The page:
Winnie was predeceased by her parents, and her only sibling, Daisy Elaine Conley, and her niece Nancy E. Gunderson, and nephew Donald D. Conley, Jr.

The family extends its appreciation and gratitude to "Winnie's Warriors," the team of caregivers who became friends and extended members of the family. Special appreciation to Maribel Santos, the first Warrior, and Zenaida Manuzon, Marcela Pelaez, Ana Margarita C. Mayo, and Kimberly Pineda, who were with Winnie during her last years. Appreciation also to others on the team: Nenita de Pedro, Violeta Fiesta, Divine Enriquez, Romalia Maria Dimaano, Carolina Maria Elizan, and all others who assisted.

Special appreciation to two individuals who predeceased Winnie: Robert Breeden, her driver and friend, and Bernice Smith, who helped her transition from a fully independent person to one needing assistance. Also thank you to Rusty and Francis Fiesta, and Joel Pelaez, who took over driving duties.

In addition, the family extends its heartfelt appreciation to the then-National Naval Medical Center at Bethesda, Maryland, and the numerous medical professionals who so compassionately and competently cared for Winnie, especially the members of Team Juliet to include William Shimeall, M.D., M.P.H.; Shenez Kassam R.N., and the team of Corpsmen and Corpswaves who made every visit so much easier, and to the Emergency Room and in-patient medical teams. We also appreciate the help and assistance of the Westchester's staff and employees.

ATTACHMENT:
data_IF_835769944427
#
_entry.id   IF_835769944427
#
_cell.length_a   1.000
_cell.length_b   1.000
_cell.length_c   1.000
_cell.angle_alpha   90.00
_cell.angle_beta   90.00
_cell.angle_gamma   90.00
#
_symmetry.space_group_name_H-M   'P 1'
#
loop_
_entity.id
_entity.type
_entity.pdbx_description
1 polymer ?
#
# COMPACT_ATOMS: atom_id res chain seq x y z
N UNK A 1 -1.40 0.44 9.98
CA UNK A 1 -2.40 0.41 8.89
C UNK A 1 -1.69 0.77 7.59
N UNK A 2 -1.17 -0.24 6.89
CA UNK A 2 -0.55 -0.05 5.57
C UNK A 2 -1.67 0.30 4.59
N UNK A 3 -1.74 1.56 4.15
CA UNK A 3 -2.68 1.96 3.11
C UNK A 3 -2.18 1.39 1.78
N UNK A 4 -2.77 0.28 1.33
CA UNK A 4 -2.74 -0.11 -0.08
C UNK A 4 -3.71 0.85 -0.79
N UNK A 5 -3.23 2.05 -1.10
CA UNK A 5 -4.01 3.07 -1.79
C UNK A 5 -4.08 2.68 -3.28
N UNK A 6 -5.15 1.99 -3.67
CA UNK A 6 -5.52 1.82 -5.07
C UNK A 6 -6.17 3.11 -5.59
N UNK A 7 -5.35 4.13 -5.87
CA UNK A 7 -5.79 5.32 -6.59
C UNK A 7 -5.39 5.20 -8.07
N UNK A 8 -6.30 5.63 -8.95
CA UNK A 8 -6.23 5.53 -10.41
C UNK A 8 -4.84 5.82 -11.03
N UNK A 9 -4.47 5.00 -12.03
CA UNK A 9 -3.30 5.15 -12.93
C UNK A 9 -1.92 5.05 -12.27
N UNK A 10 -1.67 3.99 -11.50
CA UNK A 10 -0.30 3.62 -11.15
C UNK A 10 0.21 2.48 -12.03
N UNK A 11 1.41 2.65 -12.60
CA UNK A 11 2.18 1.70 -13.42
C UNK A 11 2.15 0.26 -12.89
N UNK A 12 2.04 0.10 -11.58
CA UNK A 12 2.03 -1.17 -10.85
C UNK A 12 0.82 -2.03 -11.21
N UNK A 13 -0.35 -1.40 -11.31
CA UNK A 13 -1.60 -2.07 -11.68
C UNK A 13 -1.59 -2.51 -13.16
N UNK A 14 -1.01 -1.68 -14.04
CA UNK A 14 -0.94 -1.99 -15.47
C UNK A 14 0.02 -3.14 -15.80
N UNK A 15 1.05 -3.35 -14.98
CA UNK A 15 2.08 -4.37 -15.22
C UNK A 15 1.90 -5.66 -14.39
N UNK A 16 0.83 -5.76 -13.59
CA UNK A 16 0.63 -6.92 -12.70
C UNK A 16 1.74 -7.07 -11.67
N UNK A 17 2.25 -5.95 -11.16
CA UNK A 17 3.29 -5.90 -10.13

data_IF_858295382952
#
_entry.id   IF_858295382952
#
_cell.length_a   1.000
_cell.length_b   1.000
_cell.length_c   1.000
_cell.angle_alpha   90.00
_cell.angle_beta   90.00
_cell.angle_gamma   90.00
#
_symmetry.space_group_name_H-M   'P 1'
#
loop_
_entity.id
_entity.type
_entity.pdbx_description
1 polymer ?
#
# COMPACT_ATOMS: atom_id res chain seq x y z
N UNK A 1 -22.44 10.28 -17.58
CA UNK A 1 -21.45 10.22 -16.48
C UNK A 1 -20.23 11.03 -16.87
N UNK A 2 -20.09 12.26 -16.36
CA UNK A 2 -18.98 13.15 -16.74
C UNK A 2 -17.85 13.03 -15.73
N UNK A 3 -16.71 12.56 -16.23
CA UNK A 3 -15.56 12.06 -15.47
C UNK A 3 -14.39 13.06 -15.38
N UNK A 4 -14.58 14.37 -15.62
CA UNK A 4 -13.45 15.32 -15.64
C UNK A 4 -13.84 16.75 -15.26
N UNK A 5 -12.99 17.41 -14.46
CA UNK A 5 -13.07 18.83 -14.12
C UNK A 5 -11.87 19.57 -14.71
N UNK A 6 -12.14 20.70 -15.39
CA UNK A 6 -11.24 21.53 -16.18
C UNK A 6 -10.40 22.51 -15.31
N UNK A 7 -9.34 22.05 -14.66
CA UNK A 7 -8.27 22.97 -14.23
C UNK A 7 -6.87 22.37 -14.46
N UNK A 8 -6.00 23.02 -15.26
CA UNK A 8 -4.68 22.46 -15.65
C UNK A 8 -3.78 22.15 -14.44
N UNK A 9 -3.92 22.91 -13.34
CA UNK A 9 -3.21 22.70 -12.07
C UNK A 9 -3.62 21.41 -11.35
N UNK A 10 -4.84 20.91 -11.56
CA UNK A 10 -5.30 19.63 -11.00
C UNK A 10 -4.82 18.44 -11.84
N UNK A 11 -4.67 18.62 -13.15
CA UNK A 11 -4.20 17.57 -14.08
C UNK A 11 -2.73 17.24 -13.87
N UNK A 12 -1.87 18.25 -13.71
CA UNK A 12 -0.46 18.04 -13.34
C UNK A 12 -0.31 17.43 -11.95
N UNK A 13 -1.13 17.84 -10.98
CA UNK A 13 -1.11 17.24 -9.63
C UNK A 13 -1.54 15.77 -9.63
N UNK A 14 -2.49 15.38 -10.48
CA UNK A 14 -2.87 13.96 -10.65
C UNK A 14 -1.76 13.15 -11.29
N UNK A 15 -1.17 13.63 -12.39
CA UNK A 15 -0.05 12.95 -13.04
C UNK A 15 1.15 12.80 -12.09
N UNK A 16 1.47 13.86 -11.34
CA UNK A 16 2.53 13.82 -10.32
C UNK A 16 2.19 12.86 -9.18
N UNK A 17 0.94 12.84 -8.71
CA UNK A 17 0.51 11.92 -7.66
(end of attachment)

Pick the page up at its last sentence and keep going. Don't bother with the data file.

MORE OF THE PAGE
Our final thanks is the incredible staff of the Community Hospice, especially Nurses Amy Smith and Christine Martin and the aides, as well as Chaplain Aubrey Cribbs, who made her final days so peaceful.

Arrangements by the Robert A. Pumphrey Funeral Home, 7557 Wisconsin Avenue, Bethesda, MD.

Visitation will be from 3 to 5 p.m. and 7 to 9 p.m. on Thursday, March 8. A funeral service will be held at the funeral home at 1 p.m. on Friday, March 9.

Burial will be private at Arlington National Cemetery at a later date, where Winnie will join Bennie in final rest.

Thank you to volunteer contributor Deena for researching the above obituary for use on this memorial page. jer

Family Members

Gravesite Details Interment on June 4, 2012





  • Created by: J. Edward Ross
  • Added: 5 Jan 2013
  • Find A Grave Memorial 103120905
  • Find A Grave, database and images ( : accessed ), memorial page for Winzola “Winnie” Poole McLendon (6 Dec 1910–1 Mar 2012), Find A Grave Memorial no. 103120905, citing Arlington National Cemetery, Arlington, Arlington County, Virginia, USA ; Maintained by J. Edward Ross (contributor 47159122) .